Kivisild et al. (1999) note that “a small fraction of the West Eurasian mtDNA lineages found in Indian populations can be ascribed to a relatively recent admixture.”[43] at ca. 9,300 ± 3,000 years before present,[19] which coincides with “the arrival to India of cereals domesticated in the Fertile Crescent” and “lends credence to the suggested linguistic connection between the Elamite and Dravidic populations.”[19]

According to Gallego Romero et al. (2011), their research on lactose tolerance in India suggests that “the west Eurasian genetic contribution identified by Reich et al. (2009) principally reflects gene flow from Iran and the Middle East.”[44] Gallego Romero notes that Indians who are lactose-tolerant show a genetic pattern regarding this tolerance which is “characteristic of the common European mutation.”[45] According to Romero, this suggests that “the most common lactose tolerance mutation made a two-way migration out of the Middle East less than 10,000 years ago. While the mutation spread across Europe, another explorer must have brought the mutation eastward to India – likely traveling along the coast of the Persian Gulf where other pockets of the same mutation have been found.”[45]

According to Palanichamy et al. (2015), “The presence of mtDNA haplogroups (HV14 and U1a) and Y-chromosome haplogroup (L1) in Dravidian populations indicates the spread of the Dravidian language into India from west Asia.”[46]

Asko Parpola, who regards the Harappans to have been Dravidian, notes that Mehrgarh (7000 BCE to c. 2500 BCE), to the west of the Indus River valley,[47] is a precursor of the Indus Valley Civilisation, whose inhabitants migrated into the Indus Valley and became the Indus Valley Civilisation.[20] It is one of the earliest sites with evidence of farming and herding in South Asia.[48][49] According to Lukacs and Hemphill, while there is a strong continuity between the neolithic and chalcolithic (Copper Age) cultures of Mehrgarh, dental evidence shows that the chalcolithic population did not descend from the neolithic population of Mehrgarh,[50] which “suggests moderate levels of gene flow.”[50] They further noted that “the direct lineal descendants of the Neolithic inhabitants of Mehrgarh are to be found to the south and the east of Mehrgarh, in northwestern India and the western edge of the Deccan plateau,” with neolithic Mehrgarh showing greater affinity with chalocolithic Inamgaon, south of Mehrgarh, than with chalcolithic Mehrgarh.[50]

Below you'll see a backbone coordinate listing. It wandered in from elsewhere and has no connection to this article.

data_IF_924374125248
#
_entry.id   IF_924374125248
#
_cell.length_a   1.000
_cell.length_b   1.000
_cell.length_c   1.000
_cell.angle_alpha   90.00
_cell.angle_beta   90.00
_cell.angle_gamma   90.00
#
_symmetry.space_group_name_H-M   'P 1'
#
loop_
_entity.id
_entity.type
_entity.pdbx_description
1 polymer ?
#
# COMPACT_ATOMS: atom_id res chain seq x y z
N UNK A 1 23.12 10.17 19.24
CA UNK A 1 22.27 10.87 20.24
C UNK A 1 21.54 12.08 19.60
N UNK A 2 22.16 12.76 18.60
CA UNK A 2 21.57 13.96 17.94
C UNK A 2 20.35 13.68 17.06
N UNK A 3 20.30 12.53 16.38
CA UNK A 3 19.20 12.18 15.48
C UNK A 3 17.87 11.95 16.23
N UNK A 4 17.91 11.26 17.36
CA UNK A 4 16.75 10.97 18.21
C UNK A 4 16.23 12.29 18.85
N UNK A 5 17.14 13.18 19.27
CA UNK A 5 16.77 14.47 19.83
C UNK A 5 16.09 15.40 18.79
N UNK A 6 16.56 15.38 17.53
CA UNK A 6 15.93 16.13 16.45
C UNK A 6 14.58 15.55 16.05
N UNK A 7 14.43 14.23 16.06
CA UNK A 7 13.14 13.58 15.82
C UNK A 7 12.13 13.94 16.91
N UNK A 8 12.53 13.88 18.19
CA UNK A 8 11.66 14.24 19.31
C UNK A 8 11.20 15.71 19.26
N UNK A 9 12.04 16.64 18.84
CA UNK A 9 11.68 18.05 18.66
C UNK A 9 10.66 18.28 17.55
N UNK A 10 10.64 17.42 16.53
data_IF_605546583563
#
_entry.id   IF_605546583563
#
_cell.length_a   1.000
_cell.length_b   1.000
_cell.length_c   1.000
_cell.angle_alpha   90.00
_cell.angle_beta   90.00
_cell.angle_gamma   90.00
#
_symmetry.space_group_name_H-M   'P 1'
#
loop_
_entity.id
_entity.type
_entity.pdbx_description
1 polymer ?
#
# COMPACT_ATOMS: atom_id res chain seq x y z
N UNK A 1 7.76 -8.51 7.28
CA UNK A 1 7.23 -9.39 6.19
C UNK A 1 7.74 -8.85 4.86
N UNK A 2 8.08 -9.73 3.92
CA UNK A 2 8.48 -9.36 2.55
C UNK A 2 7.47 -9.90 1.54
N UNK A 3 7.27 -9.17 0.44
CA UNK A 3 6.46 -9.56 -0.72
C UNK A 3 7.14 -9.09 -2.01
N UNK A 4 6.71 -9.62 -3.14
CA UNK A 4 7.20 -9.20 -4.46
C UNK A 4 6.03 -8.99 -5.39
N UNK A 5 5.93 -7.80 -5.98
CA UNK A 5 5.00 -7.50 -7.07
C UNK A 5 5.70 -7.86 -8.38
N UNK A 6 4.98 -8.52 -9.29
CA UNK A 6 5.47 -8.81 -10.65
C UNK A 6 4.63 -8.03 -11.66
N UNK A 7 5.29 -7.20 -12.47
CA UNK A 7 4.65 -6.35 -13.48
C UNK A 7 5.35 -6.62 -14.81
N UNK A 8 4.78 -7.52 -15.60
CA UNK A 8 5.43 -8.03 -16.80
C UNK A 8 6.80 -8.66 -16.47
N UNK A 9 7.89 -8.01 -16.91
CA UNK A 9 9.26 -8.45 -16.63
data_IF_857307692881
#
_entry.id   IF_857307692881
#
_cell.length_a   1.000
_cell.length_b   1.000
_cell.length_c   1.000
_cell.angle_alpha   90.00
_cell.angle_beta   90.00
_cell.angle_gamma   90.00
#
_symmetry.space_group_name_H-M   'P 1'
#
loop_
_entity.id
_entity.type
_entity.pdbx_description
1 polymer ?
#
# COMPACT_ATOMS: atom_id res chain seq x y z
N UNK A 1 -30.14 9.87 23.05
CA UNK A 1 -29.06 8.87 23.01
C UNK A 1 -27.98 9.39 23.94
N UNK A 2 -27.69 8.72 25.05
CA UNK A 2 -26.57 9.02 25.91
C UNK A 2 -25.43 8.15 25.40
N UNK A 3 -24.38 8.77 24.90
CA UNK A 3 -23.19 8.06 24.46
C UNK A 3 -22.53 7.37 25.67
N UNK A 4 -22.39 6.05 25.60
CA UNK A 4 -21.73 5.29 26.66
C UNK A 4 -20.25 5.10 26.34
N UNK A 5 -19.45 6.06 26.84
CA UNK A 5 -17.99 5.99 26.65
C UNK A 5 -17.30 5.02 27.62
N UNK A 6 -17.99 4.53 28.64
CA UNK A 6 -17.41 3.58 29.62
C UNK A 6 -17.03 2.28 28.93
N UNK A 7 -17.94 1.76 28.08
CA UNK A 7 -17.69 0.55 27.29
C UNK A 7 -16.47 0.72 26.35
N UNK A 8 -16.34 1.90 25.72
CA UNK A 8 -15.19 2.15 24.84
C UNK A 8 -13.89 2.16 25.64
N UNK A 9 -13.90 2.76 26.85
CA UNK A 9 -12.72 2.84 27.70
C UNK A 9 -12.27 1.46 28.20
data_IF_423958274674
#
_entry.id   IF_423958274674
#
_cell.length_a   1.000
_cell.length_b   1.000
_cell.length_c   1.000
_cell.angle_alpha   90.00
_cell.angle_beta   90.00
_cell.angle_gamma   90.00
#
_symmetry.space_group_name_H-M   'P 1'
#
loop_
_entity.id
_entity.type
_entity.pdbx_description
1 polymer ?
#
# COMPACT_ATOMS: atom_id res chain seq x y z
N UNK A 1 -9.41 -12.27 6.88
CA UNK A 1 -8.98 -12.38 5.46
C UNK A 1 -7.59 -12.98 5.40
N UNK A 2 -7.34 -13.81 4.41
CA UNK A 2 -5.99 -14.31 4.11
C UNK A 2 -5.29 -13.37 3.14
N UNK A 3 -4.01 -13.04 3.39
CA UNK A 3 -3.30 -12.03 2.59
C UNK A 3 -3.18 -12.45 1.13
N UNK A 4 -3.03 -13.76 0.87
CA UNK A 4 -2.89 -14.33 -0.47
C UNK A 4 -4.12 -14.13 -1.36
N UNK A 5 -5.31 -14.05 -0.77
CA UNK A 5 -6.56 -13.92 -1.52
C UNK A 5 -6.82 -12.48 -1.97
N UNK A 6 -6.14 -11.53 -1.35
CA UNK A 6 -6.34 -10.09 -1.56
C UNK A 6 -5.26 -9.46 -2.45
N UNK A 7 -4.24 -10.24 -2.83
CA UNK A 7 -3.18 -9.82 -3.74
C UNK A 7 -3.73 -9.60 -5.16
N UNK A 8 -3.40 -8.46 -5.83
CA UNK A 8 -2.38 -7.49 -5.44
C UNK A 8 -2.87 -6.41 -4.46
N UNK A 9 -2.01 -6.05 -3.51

HistoryEdit

Indus Valley CivilizationEdit

The Pashupati seal from the Indus Valley Civilization

Dravidian identificationEdit

The Indus Valley civilisation (2,600-1,900 BCE) located in Northwestern Indian subcontinent is often identified as having been Dravidian.[51] Cultural and linguistic similarities have been cited by researchers Henry Heras, Kamil Zvelebil, Asko Parpola and Iravatham Mahadevan as being strong evidence for a proto-Dravidian origin of the ancient Indus Valley civilisation.[52][53] The discovery in Tamil Nadu of a late Neolithic (early 2nd millennium BCE, i.e. post-dating Harappan decline) stone celt allegedly marked with Indus signs has been considered by some to be significant for the Dravidian identification.[54][55]

Yuri Knorozov surmised that the symbols represent a logosyllabic script and suggested, based on computer analysis, an underlying agglutinative Dravidian language as the most likely candidate for the underlying language.[56] Knorozov’s suggestion was preceded by the work of Henry Heras, who suggested several readings of signs based on a proto-Dravidian assumption.[57]

Linguist Asko Parpola writes that the Indus script and Harappan language are “most likely to have belonged to the Dravidian family”.[58] Parpola led a Finnish team in investigating the inscriptions using computer analysis. Based on a proto-Dravidian assumption, they proposed readings of many signs, some agreeing with the suggested readings of Heras and Knorozov (such as equating the “fish” sign with the Dravidian word for fish, “min”) but disagreeing on several other readings. A comprehensive description of Parpola’s work until 1994 is given in his book Deciphering the Indus Script.[59]

Decline and migrationEdit

Paleoclimatologists believe the fall of the Indus Valley Civilization and eastward migration during the late Harappan period was due to climate change in the region, with a 200-year old drought being the major factor.[60][61][62] The Indus Valley Civilization seemed to slowly lose their urban cohesion, and their cities were gradually abandoned during the late Harappan period, followed by eastward migrations before the Indo-Aryan migration into the Indian subcontinent.[61